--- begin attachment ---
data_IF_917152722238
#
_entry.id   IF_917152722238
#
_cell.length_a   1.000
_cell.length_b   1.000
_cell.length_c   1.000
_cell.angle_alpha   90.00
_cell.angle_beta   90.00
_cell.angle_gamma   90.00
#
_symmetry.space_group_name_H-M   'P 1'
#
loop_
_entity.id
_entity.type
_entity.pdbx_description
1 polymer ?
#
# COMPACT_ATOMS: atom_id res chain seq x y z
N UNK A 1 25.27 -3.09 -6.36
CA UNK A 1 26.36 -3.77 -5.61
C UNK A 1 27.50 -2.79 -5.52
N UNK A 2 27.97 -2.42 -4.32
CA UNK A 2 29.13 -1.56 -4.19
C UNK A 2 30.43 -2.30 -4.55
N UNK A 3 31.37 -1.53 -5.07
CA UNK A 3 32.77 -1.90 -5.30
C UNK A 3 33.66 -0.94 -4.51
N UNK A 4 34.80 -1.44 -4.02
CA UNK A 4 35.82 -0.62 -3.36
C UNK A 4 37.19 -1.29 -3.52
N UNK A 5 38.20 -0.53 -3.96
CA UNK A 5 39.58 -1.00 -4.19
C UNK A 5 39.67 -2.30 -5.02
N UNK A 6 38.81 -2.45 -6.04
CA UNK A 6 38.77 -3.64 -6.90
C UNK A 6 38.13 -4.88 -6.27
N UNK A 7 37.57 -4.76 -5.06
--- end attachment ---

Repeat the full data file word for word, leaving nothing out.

data_IF_917152722238
#
_entry.id   IF_917152722238
#
_cell.length_a   1.000
_cell.length_b   1.000
_cell.length_c   1.000
_cell.angle_alpha   90.00
_cell.angle_beta   90.00
_cell.angle_gamma   90.00
#
_symmetry.space_group_name_H-M   'P 1'
#
loop_
_entity.id
_entity.type
_entity.pdbx_description
1 polymer ?
#
# COMPACT_ATOMS: atom_id res chain seq x y z
N UNK A 1 25.27 -3.09 -6.36
CA UNK A 1 26.36 -3.77 -5.61
C UNK A 1 27.50 -2.79 -5.52
N UNK A 2 27.97 -2.42 -4.32
CA UNK A 2 29.13 -1.56 -4.19
C UNK A 2 30.43 -2.30 -4.55
N UNK A 3 31.37 -1.53 -5.07
CA UNK A 3 32.77 -1.90 -5.30
C UNK A 3 33.66 -0.94 -4.51
N UNK A 4 34.80 -1.44 -4.02
CA UNK A 4 35.82 -0.62 -3.36
C UNK A 4 37.19 -1.29 -3.52
N UNK A 5 38.20 -0.53 -3.96
CA UNK A 5 39.58 -1.00 -4.19
C UNK A 5 39.67 -2.30 -5.02
N UNK A 6 38.81 -2.45 -6.04
CA UNK A 6 38.77 -3.64 -6.90
C UNK A 6 38.13 -4.88 -6.27
N UNK A 7 37.57 -4.76 -5.06